Manchester College set to start £100m campus this year

The college has completed a deal for 3.3 acres of land at the former Boddington’s Brewery and is looking to choose a contractor for the 215,000 sq ft first phase later this year.

Place North West first revealed the college had chosen the Boddington’s site for its city-centre campus last summer, while Manchester City Council agreed to support the move with a £27.6m loan, agreed in December.

The college will be brought forward on a phased basis; the first will focus on an area bounded by Great Ducie Street and Trinity Way; this will include a building of between six and eight storeys and totalling 215,000 sq ft.

The entrance to the first phase will be on the corner of New Bridge Street and Great Ducie Street, with the proposed design due to create a “distinctive identity” for the college. This also provides the opportunity to create active frontages along both Great Ducie Street and New Bridge Street.

While the college is fully committed to this first phase, a second phase totalling 107,600 sq ft could also come forward, depending on the college’s longer-term needs and requirements, on a site to the north of the first phase.

Manchester College is already looking for a construction partner for the first phase with tenders due to be returned this month; a construction partner is likely to be announced following the tender process with works to start later this year.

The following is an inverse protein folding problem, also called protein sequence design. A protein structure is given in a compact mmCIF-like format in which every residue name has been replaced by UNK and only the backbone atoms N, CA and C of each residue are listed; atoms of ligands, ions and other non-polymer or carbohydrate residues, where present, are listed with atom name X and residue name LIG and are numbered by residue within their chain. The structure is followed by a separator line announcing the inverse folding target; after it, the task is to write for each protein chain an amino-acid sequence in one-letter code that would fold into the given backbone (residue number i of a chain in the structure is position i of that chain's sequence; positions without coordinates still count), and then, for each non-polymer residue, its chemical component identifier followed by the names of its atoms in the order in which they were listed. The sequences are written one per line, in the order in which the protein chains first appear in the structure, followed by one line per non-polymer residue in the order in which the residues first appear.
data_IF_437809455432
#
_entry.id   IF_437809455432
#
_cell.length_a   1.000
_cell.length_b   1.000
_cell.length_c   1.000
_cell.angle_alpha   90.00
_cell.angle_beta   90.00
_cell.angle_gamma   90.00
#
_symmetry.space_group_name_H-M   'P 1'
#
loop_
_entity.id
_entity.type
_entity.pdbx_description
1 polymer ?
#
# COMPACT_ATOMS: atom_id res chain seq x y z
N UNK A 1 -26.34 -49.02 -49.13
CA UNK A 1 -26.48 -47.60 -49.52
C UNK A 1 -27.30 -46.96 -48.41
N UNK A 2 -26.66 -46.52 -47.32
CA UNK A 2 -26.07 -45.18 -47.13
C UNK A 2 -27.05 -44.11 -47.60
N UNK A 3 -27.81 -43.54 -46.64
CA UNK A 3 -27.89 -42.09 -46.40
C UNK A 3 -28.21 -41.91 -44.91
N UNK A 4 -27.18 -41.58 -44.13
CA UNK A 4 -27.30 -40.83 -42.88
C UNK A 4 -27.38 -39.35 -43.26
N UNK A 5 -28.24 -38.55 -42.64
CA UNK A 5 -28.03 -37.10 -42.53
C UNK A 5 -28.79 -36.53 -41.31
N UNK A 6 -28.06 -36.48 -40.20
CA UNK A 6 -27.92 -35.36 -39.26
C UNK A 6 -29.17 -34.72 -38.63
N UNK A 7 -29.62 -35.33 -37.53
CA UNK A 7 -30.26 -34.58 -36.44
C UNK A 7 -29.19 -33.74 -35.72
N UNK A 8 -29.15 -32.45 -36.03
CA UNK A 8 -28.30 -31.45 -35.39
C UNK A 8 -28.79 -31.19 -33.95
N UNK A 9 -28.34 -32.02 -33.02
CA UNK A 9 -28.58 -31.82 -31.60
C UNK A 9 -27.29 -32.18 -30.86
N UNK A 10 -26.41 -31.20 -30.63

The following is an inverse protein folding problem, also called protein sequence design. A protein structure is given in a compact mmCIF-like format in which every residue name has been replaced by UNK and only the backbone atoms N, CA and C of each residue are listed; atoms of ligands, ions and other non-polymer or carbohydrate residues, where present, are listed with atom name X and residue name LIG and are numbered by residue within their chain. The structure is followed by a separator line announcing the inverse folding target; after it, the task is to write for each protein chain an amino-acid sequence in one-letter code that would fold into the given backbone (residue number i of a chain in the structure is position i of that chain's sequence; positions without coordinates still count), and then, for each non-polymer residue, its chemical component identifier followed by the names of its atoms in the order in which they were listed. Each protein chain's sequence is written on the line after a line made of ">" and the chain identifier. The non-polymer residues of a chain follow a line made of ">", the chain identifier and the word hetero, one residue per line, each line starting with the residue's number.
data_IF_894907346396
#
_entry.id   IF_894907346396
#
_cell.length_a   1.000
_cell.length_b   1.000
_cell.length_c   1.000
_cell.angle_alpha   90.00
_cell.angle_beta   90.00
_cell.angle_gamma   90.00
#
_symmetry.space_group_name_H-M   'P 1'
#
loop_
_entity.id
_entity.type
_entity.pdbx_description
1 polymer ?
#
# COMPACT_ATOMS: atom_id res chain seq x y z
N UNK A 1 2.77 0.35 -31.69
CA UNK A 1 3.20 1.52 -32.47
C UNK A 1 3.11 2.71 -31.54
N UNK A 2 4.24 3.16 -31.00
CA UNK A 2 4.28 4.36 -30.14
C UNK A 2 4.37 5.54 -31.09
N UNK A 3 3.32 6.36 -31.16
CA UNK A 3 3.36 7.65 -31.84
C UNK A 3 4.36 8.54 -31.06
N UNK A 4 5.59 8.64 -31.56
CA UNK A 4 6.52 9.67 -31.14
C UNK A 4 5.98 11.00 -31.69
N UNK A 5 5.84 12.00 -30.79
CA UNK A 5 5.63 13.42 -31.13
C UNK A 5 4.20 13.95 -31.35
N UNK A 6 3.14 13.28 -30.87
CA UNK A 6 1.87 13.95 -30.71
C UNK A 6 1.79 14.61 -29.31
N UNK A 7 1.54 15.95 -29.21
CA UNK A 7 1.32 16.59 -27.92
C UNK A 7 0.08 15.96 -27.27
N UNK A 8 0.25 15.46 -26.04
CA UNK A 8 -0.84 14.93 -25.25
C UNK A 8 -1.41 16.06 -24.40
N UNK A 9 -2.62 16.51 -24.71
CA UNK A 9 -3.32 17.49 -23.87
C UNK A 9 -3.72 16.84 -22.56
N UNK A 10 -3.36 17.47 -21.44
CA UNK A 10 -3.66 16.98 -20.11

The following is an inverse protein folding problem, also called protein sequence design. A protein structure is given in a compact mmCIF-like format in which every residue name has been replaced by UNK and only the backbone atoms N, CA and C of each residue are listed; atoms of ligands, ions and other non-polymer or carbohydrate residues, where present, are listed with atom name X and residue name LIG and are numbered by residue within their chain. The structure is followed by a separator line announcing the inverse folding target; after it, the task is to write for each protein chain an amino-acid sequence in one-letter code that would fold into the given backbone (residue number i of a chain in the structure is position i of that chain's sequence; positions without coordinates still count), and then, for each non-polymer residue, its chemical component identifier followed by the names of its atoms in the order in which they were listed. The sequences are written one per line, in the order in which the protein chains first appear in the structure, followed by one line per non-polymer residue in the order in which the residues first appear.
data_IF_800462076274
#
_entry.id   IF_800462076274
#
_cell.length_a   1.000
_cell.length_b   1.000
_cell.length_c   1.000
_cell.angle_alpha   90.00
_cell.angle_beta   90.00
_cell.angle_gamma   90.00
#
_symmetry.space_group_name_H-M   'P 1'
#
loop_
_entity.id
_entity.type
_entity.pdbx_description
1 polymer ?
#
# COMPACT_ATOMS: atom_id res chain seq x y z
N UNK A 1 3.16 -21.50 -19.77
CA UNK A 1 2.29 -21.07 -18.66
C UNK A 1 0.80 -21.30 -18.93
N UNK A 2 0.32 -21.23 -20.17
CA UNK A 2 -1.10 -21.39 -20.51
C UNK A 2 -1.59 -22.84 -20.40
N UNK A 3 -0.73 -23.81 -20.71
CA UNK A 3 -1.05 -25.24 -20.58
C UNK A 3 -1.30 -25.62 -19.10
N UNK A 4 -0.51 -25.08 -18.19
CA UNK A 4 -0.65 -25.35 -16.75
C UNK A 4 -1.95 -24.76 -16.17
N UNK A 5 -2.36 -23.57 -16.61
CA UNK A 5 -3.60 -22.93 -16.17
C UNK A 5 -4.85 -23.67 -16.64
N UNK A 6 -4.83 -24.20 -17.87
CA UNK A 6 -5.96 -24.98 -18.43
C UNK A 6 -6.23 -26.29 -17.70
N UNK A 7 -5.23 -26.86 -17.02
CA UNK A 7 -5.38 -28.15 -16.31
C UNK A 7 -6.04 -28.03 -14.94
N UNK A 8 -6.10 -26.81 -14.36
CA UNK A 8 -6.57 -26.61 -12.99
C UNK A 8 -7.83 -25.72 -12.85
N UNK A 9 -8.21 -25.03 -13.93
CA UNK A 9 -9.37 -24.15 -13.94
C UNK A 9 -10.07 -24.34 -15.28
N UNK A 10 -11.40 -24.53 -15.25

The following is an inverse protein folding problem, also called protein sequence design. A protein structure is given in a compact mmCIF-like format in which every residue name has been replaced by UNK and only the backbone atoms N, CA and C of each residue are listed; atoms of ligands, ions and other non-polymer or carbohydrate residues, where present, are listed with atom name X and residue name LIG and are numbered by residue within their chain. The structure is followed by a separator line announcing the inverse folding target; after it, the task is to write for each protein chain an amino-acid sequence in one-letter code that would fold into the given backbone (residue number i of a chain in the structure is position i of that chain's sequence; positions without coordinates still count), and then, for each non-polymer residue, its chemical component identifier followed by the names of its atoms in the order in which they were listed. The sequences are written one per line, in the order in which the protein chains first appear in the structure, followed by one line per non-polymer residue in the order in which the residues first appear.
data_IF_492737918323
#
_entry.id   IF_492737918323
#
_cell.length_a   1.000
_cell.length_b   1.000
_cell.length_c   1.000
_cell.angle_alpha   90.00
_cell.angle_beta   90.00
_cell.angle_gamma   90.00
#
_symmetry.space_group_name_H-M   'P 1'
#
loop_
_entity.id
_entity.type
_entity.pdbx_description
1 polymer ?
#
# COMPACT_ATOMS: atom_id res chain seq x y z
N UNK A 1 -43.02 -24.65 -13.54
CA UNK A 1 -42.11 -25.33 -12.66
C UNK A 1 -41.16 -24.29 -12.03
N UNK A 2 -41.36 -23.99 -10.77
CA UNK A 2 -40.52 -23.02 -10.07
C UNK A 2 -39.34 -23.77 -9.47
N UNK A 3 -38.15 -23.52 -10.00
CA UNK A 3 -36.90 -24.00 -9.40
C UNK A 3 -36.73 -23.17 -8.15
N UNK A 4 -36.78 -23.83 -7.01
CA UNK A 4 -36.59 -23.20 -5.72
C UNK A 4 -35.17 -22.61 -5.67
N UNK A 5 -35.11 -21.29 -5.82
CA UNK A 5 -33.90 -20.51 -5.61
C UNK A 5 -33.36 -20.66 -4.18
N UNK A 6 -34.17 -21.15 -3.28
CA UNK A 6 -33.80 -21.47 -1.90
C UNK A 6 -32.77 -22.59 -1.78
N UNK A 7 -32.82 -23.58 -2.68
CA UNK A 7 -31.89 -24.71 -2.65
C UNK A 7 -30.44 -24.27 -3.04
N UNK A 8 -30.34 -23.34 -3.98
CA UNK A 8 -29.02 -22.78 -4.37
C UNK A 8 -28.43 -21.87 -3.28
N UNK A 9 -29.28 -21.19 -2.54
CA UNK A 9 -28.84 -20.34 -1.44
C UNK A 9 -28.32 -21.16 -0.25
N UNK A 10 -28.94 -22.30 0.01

The Boddington’s site was acquired by a joint venture between Yousef Tishbi’s Realty Estates and Ask, which no longer has an interest, in 2006.

The site has since seen the development and sale of a Travelodge by Marcus Worthington Properties, but has mostly been used as surface parking. Prosperity Capital Partners has this year secured consent for 556 apartments, billed as Old Brewery Gardens.

Prosperity maintains its ownership of around 2.8 acres of the site; Deansgate Securities, a Realty Estates company, owns the remainder of the site, amounting to around three-fifths of an acre.

The council adopted a strategic regeneration framework for the wider site in 2015; this still contains an ambition to deliver a multi-storey car park, likely to be on the northern part of the site, accessed via Francis Street. An addendum to the SRF, including the plans for the college, are due to be signed off by the council’s executive next week; a public consultation on the plans will follow in the coming months.

The college’s move will free up other buildings in its estate; the council said these sites could be used to provide housing, offices, hotels, or mixed-use developments.

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